The Power of Checklists
A few years ago, if you told me a checklist would be helpful, I would have dismissed it, My experiences with checklists has been of the army variety — an insane list of every single thing to do, complete with detailed instructions on how to do it. The army had a Preventative Maintenance Checks and Services (PMCS) checklist we were supposed to follow when we were getting ready to use one of the trucks, as well as during, and after. The list consisted of things like (this part I’m making up, since I can’t find any examples online):
Visually inspect the tires for any damage or cracking. Verify the presence of each lug nut and test each one for tightness.
We had to do this list every single day, so it got kind of annoying reading what I already knew over and over again. How many times did I need to read that I had to check to see if a headlight was present, if it was intact, and if it was working? So I didn’t see the value of checklists because these were not that helpful to me.
Then came the book The Checklist Manifesto. It’s a book by a surgeon on checklists. The basic ideas I walked away with was:
1. A checklist should be short and simple. The army ones I’d experienced were always very wordy and detailed — they didn’t just remind you what you needed to do but explained how to do it. If you already know how to do it, why do you need a checklist explaining how to do it?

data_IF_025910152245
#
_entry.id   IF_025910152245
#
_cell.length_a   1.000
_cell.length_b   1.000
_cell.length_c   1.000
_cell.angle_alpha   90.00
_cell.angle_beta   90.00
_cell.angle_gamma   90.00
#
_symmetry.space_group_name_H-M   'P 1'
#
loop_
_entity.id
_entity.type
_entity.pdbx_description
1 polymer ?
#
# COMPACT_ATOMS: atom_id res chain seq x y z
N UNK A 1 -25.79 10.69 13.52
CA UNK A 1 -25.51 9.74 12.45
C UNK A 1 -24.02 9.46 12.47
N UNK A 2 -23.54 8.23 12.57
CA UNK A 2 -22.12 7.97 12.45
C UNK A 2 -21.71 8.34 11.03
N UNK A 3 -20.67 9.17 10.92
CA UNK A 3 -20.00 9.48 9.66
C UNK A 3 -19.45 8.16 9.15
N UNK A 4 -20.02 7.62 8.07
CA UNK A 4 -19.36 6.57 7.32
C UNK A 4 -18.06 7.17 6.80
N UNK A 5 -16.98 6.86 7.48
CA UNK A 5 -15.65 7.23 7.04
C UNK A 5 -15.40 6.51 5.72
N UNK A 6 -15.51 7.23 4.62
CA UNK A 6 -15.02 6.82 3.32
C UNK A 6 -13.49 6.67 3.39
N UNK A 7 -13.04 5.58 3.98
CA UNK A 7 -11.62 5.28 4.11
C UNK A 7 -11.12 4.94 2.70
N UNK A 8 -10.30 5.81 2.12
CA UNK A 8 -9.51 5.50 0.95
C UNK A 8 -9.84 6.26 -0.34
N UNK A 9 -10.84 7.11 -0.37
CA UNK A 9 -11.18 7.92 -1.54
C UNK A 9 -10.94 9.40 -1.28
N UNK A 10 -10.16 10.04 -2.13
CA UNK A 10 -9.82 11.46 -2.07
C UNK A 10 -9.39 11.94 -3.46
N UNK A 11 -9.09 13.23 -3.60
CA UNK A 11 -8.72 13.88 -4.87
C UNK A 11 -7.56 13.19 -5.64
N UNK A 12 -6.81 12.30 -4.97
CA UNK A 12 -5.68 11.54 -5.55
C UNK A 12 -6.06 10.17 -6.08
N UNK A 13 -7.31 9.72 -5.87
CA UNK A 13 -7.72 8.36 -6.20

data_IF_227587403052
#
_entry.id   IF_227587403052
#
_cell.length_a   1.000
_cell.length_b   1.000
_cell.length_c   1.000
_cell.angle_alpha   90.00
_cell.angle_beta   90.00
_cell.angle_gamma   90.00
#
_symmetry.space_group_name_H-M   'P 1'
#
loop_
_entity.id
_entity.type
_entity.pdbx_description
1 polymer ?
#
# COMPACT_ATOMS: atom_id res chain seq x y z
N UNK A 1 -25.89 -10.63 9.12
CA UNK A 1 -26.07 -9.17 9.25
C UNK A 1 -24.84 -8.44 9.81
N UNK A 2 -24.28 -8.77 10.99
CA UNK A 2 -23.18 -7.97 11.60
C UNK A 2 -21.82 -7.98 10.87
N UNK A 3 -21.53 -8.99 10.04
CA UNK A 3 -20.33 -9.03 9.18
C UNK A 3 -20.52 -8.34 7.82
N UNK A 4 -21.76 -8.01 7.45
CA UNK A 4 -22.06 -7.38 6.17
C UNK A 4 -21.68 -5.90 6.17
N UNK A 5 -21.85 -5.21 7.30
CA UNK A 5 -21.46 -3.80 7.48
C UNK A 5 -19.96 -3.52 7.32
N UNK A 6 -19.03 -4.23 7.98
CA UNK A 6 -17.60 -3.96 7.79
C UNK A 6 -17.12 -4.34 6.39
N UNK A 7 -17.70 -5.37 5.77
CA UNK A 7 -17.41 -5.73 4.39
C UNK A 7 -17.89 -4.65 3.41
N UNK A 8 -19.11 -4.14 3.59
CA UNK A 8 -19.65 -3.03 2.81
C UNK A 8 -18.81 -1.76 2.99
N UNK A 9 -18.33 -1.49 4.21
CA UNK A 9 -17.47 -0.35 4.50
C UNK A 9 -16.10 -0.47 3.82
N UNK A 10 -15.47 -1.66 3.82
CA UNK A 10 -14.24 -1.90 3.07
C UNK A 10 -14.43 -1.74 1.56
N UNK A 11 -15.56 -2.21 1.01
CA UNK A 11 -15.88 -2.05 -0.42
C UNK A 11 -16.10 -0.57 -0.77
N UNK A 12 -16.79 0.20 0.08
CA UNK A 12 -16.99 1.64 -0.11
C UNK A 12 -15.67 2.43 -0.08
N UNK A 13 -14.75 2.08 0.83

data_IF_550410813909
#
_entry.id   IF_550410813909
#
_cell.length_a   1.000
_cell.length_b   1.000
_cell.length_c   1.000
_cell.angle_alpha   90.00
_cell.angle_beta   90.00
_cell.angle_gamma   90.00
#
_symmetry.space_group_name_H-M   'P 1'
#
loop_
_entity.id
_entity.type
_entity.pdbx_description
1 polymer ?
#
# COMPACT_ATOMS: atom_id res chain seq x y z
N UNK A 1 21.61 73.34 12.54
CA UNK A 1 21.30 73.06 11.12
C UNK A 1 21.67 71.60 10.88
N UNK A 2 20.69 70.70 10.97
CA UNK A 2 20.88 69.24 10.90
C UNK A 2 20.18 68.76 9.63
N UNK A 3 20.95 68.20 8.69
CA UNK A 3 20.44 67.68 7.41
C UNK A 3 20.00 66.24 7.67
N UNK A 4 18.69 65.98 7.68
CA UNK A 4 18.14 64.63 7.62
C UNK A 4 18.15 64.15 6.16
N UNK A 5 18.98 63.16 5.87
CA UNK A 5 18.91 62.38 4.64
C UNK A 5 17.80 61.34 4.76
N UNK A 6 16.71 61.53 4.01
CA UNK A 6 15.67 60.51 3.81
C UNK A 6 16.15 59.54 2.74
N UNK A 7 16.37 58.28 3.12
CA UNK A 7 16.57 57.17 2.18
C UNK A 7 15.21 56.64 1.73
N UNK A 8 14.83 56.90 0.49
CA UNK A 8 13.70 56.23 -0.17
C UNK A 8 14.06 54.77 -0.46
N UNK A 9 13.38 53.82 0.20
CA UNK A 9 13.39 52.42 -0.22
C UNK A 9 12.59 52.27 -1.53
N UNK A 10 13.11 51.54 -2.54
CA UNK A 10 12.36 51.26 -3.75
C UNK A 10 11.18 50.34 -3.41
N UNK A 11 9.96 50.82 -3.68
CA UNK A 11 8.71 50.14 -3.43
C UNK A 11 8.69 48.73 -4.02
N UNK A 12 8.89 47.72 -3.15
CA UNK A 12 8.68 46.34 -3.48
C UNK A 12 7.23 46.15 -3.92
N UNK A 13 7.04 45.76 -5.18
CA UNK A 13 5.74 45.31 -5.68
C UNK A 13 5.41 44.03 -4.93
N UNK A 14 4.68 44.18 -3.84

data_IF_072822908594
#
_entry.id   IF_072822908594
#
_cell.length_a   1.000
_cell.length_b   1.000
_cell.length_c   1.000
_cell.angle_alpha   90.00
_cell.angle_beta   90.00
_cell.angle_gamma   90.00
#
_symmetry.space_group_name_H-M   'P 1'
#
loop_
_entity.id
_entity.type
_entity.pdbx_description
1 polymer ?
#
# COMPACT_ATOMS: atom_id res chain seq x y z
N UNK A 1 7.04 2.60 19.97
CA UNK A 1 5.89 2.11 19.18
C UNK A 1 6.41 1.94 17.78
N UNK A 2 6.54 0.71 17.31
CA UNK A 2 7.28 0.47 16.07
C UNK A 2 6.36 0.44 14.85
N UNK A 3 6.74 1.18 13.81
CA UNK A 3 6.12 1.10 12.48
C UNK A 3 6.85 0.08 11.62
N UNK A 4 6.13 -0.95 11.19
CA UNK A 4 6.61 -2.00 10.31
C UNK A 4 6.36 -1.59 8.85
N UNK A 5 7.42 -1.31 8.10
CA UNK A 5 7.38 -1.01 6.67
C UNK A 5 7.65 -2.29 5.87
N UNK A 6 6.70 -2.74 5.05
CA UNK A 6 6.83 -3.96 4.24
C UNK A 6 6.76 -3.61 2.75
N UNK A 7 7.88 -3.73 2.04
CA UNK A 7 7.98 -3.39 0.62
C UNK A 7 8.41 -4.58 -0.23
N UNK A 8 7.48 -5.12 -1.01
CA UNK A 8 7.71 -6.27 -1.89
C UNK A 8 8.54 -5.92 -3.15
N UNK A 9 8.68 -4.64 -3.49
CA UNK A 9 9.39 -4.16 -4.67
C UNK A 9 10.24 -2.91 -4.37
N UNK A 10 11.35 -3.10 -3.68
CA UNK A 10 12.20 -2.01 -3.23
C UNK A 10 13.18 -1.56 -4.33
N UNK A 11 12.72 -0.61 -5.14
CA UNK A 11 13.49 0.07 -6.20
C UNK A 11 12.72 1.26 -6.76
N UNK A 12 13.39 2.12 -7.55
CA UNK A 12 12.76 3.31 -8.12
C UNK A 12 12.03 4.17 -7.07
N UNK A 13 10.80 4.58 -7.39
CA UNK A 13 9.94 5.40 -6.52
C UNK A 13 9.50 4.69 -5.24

2. It should only be the things you’re going to forget/miss.
So, in the case of the army example, if I needed a reminder to check the headlights, I would only need one word: “Headlights.” So I’ve been using checklists for things that I have trouble remembering. An example is when I do research and have to record the bibliography. I ended up making two additional trips to the library because I’d forgotten to get pieces of information about the source. So I need a checklist to help me save time. Here’s a sample of what I created for encyclopedias:
- Article author (end of article)
- Article Title
- Encyclopedia name
- Call number
[Author]. [“Title of article”]. [Encyclopedia name, Volume ]. [Date]. [Call number.]
The checklists often go through multiple revisions as I use them. Often I shorten the wording to the barest minimum, but I may also find that I need to add something that I hadn’t thought of before or realize there’s an item on the list I don’t really need.